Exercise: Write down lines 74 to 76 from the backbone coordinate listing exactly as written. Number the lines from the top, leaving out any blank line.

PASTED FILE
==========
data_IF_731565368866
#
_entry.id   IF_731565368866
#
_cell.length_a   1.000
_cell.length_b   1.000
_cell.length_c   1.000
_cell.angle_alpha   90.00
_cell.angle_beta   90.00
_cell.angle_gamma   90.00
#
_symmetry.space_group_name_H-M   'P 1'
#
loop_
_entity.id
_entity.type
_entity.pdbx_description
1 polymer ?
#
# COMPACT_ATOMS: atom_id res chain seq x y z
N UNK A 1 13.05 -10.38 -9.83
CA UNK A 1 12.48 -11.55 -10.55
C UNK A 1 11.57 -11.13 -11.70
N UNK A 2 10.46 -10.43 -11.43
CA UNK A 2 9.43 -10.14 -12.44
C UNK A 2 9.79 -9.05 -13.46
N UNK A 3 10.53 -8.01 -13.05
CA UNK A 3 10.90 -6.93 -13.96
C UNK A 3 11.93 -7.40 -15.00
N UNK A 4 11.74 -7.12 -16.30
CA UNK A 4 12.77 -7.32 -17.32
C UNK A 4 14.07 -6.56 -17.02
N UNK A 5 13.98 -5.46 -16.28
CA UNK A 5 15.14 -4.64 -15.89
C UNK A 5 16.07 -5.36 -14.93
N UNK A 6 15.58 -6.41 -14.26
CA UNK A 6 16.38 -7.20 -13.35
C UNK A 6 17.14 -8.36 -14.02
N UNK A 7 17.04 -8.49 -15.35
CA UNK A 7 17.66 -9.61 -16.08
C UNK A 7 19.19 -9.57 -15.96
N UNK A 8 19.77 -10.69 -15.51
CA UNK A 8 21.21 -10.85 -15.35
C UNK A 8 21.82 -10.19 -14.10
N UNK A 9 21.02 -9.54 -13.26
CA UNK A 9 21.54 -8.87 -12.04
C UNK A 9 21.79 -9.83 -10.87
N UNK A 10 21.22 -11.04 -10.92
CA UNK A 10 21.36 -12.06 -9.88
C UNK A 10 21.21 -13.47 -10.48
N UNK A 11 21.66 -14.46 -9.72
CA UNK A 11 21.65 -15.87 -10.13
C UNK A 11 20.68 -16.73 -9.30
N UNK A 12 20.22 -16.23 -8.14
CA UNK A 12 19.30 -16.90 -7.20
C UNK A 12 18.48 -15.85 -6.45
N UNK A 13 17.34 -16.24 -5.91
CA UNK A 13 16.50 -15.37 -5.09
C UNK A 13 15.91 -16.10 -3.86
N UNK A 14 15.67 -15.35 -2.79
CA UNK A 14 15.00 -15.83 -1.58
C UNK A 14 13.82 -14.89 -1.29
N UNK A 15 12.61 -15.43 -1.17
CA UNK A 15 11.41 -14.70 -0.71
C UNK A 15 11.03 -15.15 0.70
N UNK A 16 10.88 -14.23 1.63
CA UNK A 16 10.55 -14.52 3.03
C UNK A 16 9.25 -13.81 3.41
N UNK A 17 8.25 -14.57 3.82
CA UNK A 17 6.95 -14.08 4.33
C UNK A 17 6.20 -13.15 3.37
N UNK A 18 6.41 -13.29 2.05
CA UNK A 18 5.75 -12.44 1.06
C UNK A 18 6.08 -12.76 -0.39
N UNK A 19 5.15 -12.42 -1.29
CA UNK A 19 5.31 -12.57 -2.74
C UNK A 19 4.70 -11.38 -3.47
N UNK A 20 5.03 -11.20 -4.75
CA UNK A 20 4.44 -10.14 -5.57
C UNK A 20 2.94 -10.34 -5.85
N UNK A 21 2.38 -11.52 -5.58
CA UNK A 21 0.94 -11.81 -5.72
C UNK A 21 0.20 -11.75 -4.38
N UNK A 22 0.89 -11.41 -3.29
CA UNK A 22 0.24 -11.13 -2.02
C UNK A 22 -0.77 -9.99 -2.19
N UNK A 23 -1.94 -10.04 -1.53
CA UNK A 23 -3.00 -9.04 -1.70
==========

C UNK A 18 6.08 -12.76 -0.39
N UNK A 19 5.15 -12.42 -1.29
CA UNK A 19 5.31 -12.57 -2.74